Lord of living and dead;
Thou hast bound bones and veins in me, fastened me flesh,
And after it almost unmade, what with dread,
Thy doing: and dost thou touch me afresh?
Over again I feel thy finger and find thee.
- The Wreck of the Deutschland, lines 1-8
- Hope had grown grey hairs,
Hope had mourning on,
Trenched with tears, carved with cares,
Hope was twelve hours gone.
- The Wreck of the Deutschland, lines 115-118
- Abel is Cain's brother and breasts they have sucked the same.
- The Wreck of the Deutschland, line 160
- The world is charged with the grandeur of God.
It will flame out, like shining from shook foil;
It gathers to a greatness, like the ooze of oil
- God's Grandeur, lines 1-4
- Generations have trod, have trod, have trod;
And all is seared with trade; bleared, smeared with toil;
And wears man’s smudge and shares man’s smell: the soil
Is bare now, nor can foot feel, being shod.
- God's Grandeur, lines 5-8
- There lives the dearest freshness deep down things.
- God's Grandeur, line 10
- Look at the stars! look, look up at the skies!
O look at all the fire-folk sitting in the air!
The bright boroughs, the circle-citadels there!
- The Starlight Night (1877), lines 1-3
- Nothing is so beautiful as Spring—
When weeds, in wheels, shoot long and lovely and lush;
Thrush’s eggs look little low heavens, and thrush
Through the echoing timber does so rinse and wring
The ear, it strikes like lightning to hear him sing.
- Spring, stanza 1
- I caught this morning morning’s minion, king-
dom of daylight’s dauphin, dapple-dawn-drawn Falcon, in his riding
Of the rolling level underneath him steady air, and striding
High there, how he rung upon the rein of a wimpling wing
In his ecstasy!
- The Windhover, lines 1-5
- Glory be to God for dappled things—
For skies of couple-colour as a brinded cow;
For rose-moles all in stipple upon trout that swim.
- Pied Beauty, lines 1-3
- All things counter, original, spare, strange;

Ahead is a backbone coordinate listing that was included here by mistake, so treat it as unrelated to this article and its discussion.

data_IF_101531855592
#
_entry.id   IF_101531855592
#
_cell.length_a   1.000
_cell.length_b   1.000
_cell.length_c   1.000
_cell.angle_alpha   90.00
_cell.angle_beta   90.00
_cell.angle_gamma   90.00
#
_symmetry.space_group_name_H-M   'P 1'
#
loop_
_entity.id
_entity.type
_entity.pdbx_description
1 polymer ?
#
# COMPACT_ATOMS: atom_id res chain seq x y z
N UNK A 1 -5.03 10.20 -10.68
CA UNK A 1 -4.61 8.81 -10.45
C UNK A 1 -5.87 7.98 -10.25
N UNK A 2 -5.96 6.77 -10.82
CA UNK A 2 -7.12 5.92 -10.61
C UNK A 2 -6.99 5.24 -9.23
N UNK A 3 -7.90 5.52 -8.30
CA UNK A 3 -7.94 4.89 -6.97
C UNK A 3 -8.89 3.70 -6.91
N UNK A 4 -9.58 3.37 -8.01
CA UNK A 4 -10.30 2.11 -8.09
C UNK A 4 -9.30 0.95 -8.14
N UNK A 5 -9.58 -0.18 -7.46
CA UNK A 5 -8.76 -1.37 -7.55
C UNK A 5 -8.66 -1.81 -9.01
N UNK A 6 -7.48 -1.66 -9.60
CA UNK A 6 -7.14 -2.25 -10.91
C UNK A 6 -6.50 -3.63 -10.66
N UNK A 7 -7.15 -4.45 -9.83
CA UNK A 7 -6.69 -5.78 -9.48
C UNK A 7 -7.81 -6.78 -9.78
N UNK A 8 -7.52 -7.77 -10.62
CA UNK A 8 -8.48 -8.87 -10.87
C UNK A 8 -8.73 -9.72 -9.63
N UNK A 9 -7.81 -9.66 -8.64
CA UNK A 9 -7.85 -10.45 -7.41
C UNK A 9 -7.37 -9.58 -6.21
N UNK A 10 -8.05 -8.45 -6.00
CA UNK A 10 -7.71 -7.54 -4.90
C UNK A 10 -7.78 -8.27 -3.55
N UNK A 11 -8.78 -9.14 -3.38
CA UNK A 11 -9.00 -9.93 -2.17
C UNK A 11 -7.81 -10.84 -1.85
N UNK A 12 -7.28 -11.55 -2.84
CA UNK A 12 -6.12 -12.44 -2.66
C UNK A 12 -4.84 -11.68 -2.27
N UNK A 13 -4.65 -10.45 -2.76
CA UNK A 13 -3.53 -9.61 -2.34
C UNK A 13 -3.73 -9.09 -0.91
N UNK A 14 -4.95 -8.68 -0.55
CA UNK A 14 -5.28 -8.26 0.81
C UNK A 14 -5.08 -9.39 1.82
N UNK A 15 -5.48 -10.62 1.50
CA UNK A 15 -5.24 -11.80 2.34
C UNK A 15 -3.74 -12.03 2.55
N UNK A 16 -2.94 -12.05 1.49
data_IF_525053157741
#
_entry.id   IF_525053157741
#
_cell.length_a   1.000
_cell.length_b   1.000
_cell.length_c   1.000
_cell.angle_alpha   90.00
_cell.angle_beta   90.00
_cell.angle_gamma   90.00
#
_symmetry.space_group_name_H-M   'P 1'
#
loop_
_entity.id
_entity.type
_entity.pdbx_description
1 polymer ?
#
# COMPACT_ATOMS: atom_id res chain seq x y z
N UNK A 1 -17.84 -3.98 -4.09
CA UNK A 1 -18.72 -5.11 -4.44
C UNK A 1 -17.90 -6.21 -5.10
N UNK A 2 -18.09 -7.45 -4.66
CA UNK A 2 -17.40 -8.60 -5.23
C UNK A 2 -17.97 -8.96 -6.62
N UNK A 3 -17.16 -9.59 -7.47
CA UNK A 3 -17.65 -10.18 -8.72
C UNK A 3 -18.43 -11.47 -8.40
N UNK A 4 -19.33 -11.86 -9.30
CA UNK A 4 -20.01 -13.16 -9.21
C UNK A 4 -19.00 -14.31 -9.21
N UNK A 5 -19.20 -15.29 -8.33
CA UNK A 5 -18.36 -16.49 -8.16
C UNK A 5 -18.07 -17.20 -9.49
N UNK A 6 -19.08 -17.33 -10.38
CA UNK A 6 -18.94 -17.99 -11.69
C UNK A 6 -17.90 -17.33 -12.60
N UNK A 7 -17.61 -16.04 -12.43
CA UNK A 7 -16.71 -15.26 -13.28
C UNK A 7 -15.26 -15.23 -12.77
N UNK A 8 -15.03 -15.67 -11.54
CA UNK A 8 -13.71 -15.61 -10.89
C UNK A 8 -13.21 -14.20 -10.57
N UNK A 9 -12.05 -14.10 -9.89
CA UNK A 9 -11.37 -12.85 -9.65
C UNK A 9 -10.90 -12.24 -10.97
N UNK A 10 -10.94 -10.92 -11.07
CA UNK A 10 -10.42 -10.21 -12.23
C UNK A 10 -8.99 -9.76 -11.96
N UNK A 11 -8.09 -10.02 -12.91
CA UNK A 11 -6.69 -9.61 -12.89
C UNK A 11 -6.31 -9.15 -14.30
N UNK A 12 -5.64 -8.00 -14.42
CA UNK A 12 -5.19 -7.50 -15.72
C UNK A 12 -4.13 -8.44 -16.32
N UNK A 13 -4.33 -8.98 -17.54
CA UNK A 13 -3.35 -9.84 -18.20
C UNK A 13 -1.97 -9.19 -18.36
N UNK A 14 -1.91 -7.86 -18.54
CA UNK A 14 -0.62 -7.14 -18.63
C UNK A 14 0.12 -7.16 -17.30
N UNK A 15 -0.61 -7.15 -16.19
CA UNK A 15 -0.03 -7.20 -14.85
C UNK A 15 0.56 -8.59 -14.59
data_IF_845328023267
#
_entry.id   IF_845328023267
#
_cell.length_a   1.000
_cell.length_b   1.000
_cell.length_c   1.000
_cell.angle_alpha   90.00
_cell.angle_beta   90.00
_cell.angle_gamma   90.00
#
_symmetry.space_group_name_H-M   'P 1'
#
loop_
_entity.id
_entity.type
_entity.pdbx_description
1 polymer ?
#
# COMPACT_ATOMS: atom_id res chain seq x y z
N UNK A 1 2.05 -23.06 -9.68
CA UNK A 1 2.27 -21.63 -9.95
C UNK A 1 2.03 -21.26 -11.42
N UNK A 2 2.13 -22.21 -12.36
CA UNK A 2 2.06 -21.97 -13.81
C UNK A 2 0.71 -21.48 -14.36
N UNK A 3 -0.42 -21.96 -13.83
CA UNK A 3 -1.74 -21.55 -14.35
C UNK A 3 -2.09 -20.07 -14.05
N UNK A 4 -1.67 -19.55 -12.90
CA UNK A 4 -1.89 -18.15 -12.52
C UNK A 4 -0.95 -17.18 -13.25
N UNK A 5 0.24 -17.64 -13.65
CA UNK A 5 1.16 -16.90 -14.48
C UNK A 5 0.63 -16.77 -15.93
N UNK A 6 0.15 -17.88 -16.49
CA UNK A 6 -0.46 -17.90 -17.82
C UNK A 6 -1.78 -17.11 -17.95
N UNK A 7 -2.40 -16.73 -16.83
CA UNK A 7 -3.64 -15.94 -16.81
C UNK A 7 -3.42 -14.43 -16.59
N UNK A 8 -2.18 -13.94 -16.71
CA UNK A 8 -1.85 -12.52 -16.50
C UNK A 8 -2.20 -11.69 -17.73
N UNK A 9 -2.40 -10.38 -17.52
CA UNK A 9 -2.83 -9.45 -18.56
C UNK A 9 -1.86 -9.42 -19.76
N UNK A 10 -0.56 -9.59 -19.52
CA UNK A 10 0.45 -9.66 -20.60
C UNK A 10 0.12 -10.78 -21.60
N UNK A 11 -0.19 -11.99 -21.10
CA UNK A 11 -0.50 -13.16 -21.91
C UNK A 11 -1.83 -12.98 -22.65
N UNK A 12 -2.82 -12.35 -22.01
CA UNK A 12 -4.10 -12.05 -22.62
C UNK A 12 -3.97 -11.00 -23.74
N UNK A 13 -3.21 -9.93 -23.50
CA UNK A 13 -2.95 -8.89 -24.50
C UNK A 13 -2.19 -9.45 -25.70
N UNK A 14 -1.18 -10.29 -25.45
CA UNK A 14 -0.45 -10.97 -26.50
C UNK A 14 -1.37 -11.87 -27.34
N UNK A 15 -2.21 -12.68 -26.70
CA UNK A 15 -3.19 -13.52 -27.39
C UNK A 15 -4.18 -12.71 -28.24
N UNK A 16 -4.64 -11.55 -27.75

Whatever is fickle, freckled (who knows how?)
With swift, slow; sweet, sour; adazzle, dim;
He fathers-forth whose beauty is past change:
- Pied Beauty, lines 7-11
- Summer ends now; now, barbarous in beauty, the stooks arise
Around; up above, what wind-walks! what lovely behaviour
Of silk-sack clouds! has wilder, wilful-wavier
Meal-drift moulded ever and melted across skies?
- Hurrahing in Harvest, lines 1-4
- I walk, I lift up, I lift up heart, eyes,
Down all that glory in the heavens to glean our Saviour.
- Hurrahing in Harvest, lines 5-6
- Lovely the woods, waters, meadows, combes, vales,
All the air things wear that build this world of Wales.
- In the Valley of the Elwy, lines 9-10
- Ask of her, the mighty mother:
Her reply puts this other
Question: What is Spring?—
Growth in everything.
- The May Magnificat, stanza 4
- My aspens dear, whose airy cages quelled,
Quelled or quenched in leaves the leaping sun,
All felled, felled, are all felled;
Of a fresh and following folded rank
Not spared, not one
That dandled a sandalled
Shadow that swam or sank
On meadow and river and wind-wandering weed-winding bank.
- Binsey Poplars, lines 1-8
- O if we but knew what we do
When we delve or hew—
Hack and rack the growing green!
Since country is so tender
To touch, her being so slender,
That, like this sleek and seeing ball
But a prick will make no eye at all,
Where we, even where we mean
To mend her we end her,